Take a Breath for Women’s Lung Health Week
- Posted on: May 8 2019
May 12 through the 18 is known as Women’s Lung Health Week. Now, you might be wondering, why would there be a week specifically for women’s lung health, when men suffer from lung ailments as well. Believe it or not, there are some distinct differences in men versus women in terms of lung function.
Importance of Lung Health in Women
According to the Office On Women’s Health, lung cancer and chronic obstructive pulmonary disease (COPD) are two lung diseases that are the most common in women. Unfortunately, the number of women in the United States that are being diagnosed with lung diseases is on the rise. Furthermore, even with the advancement in medical technologies, the number of women that are dying from these diseases continues to increase every year.
Lung Cancer in Men vs. Women
More women now die from lung cancer than any other type of cancer, with tobacco use being the major cause. Then again, 20 percent of women who develop lung cancer have never smoker.
Lung cancer affects women with a greater degree of severity than men. However, from early diagnosis to all stages of of the disease, their chances of survival are higher than men.
Still, with the emphasis of awareness being placed on diseases like breast cancer, uterine cancer, ovarian cancer, and even cervical cancer, many women don’t give much thought to lung cancer. That is until it affects them.
The reasons lung cancer is so different in women vs. men are not completely known. On the other hand, early research indicates that the female hormone estrogen could play a key role in the development and progression of the disease in women.
Another big difference in men vs women is that women are more likely to be obese than men. Obesity, or even being overweight, can be detrimental to lung function and health overall.
COPD in Men vs. Women
Chronic obstructive pulmonary disease (COPD) is also significantly more common in women. Women are 37 percent more likely to be afflicted by it than men, though it was once considered “a man’s disease” in the United States due to smoking habits amongst men.
Why is it that women are so much more affected by COPD? According to The Lung Institute, “Biological factors and anatomy play a large role in the female risk for COPD. Women usually have smaller lungs than men. Hence, irritants like cigarette smoke or workplace dust and fumes, enter the lungs at a higher concentration. Down the road these substances can cause symptoms of COPD in women.”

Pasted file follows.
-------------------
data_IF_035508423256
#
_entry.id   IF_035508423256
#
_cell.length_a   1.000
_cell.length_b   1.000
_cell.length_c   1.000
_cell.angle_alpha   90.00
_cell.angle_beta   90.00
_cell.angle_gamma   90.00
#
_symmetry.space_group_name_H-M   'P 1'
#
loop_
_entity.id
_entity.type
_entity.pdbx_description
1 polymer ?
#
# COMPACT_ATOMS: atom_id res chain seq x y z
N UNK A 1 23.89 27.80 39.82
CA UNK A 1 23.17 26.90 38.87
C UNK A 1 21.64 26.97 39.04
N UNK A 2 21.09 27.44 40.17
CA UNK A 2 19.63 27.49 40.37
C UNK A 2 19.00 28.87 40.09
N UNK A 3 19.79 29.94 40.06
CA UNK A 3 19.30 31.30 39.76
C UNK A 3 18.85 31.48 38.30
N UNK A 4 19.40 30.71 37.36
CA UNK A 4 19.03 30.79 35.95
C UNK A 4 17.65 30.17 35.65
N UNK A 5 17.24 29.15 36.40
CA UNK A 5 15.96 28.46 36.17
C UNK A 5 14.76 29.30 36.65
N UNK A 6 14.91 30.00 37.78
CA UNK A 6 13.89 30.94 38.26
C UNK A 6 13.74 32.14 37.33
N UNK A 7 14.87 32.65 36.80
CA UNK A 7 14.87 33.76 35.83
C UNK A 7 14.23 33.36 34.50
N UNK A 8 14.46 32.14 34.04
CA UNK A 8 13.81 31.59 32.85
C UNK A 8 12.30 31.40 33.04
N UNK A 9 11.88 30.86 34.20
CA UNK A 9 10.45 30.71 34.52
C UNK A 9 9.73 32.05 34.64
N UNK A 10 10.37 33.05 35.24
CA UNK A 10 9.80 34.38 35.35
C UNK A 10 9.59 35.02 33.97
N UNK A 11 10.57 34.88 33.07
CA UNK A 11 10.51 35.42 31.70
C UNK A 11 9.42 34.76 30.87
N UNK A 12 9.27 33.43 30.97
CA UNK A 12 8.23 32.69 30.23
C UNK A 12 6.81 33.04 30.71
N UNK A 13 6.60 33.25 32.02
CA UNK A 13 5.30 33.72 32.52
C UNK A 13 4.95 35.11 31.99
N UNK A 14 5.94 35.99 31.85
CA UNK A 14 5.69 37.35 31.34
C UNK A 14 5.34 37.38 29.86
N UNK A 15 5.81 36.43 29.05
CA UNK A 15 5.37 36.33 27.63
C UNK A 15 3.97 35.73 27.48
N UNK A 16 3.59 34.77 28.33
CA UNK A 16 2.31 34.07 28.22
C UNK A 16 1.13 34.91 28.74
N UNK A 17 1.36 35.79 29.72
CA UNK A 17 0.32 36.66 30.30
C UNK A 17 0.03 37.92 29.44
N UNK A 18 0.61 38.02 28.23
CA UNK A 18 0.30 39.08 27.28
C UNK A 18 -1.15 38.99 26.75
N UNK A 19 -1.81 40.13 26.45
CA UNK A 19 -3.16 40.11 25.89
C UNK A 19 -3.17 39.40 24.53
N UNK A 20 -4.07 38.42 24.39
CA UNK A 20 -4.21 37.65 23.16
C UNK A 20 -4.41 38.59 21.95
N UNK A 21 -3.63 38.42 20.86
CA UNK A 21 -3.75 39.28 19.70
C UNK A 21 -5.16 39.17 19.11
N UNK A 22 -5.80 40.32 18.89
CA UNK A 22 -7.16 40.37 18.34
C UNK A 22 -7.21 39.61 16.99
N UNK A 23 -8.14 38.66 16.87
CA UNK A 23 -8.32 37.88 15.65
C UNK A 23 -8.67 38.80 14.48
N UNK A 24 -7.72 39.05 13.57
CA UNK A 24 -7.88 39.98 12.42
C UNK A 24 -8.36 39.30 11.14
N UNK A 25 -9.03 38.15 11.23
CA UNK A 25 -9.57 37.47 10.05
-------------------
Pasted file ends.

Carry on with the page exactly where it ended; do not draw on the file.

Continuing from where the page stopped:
Again estrogen is considered a major cause for COPD wreaking havoc on women’s lungs. As The Lung Institute said, “The primary female hormone, estrogen, also contributes to lung damage from smoking or other irritants.”
Other irritants can include harsh cleaning chemicals, pollution, second-hand smoke, and even the gas from a gas stove. Estrogen breaks down these irritants faster than the body can process or expel it, and those irritants can then travel to different parts of the body causing problems along the way.
Additional Gender Differences in Respiratory Function
According to Power Breathe, “Even when the smaller physical size of women is taken into account, their lungs are still smaller than men’s. Women also have narrower airways (breathing tubes), which means it’s harder to move air in and out of the lungs. At rest we breathe around 8-10 litres (2.1-2.6 gallons) of air per minute, but during strenuous exercise a woman can raise this to around 120 litres (31.7 gallons) per minute.
Compare this to an elite male athlete who can breathe as much as 240 litres (63.4 gallons) per minute! Because women are unable to ‘heavy breathe’ as well as men in response to strenuous exercise, research has shown that many women may experience a drop in the amount of oxygen in their blood and a corresponding increase in their breathlessness.”
To make matters worse, women are often underdiagnosed and undertreated for lung cancer, COPD, and other lung diseases. A major reason for this is women wait to long to seek treatment, or even seek a diagnosis. They get so busy taking care of their households and everyone in it, that they don’t take care of themselves.
Preventing Poor Lung Health in Both Sexes
While women are more likely to be afflicted with lung ailments due to anatomy, hormones, weight, and other factors, the reality is both sexes can do more to improve lung function. At the risk of sounding like a broken record, as many issues tend to give the same advice for improving health, they include:
- Exercise regularly: Using your lungs, forcing them to expand and contract, helps to exercise and strengthen them just like the rest of your body
- Eat a healthy diet
- Do breathing exercises
- Stop smoking
- Drink plenty of water
- Avoid pollution, dust particles, mold, asbestos and airborne toxins
- Have annual physical exams to test for overall health
Bottom line: Treat your body right, and it will thank you with good health. Treat it badly, and you could suffer the consequences.